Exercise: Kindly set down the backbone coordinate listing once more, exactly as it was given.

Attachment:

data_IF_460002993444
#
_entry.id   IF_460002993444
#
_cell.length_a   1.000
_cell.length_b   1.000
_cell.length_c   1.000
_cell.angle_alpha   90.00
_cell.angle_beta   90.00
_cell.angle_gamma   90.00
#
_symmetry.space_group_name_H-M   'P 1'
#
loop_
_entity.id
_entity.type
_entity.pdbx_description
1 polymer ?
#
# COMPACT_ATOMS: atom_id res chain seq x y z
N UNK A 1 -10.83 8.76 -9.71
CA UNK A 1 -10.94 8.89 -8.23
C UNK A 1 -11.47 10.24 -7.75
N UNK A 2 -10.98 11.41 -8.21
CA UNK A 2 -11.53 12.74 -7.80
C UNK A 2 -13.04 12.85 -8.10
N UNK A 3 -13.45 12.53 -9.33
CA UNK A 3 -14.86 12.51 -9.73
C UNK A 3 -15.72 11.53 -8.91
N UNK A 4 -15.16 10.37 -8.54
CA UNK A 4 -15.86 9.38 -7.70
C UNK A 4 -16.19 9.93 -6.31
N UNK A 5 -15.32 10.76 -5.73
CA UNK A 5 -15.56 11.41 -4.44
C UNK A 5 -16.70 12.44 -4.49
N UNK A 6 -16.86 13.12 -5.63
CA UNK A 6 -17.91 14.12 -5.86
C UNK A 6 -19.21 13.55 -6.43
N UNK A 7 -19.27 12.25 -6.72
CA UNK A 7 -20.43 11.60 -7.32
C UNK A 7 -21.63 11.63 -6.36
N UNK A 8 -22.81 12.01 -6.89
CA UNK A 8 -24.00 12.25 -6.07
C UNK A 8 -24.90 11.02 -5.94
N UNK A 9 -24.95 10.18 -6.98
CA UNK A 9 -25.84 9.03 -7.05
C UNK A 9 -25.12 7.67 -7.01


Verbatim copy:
data_IF_460002993444
#
_entry.id   IF_460002993444
#
_cell.length_a   1.000
_cell.length_b   1.000
_cell.length_c   1.000
_cell.angle_alpha   90.00
_cell.angle_beta   90.00
_cell.angle_gamma   90.00
#
_symmetry.space_group_name_H-M   'P 1'
#
loop_
_entity.id
_entity.type
_entity.pdbx_description
1 polymer ?
#
# COMPACT_ATOMS: atom_id res chain seq x y z
N UNK A 1 -10.83 8.76 -9.71
CA UNK A 1 -10.94 8.89 -8.23
C UNK A 1 -11.47 10.24 -7.75
N UNK A 2 -10.98 11.41 -8.21
CA UNK A 2 -11.53 12.74 -7.80
C UNK A 2 -13.04 12.85 -8.10
N UNK A 3 -13.45 12.53 -9.33
CA UNK A 3 -14.86 12.51 -9.73
C UNK A 3 -15.72 11.53 -8.91
N UNK A 4 -15.16 10.37 -8.54
CA UNK A 4 -15.86 9.38 -7.70
C UNK A 4 -16.19 9.93 -6.31
N UNK A 5 -15.32 10.76 -5.73
CA UNK A 5 -15.56 11.41 -4.44
C UNK A 5 -16.70 12.44 -4.49
N UNK A 6 -16.86 13.12 -5.63
CA UNK A 6 -17.91 14.12 -5.86
C UNK A 6 -19.21 13.55 -6.43
N UNK A 7 -19.27 12.25 -6.72
CA UNK A 7 -20.43 11.60 -7.32
C UNK A 7 -21.63 11.63 -6.36
N UNK A 8 -22.81 12.01 -6.89
CA UNK A 8 -24.00 12.25 -6.07
C UNK A 8 -24.90 11.02 -5.94
N UNK A 9 -24.95 10.18 -6.98
CA UNK A 9 -25.84 9.03 -7.05
C UNK A 9 -25.12 7.67 -7.01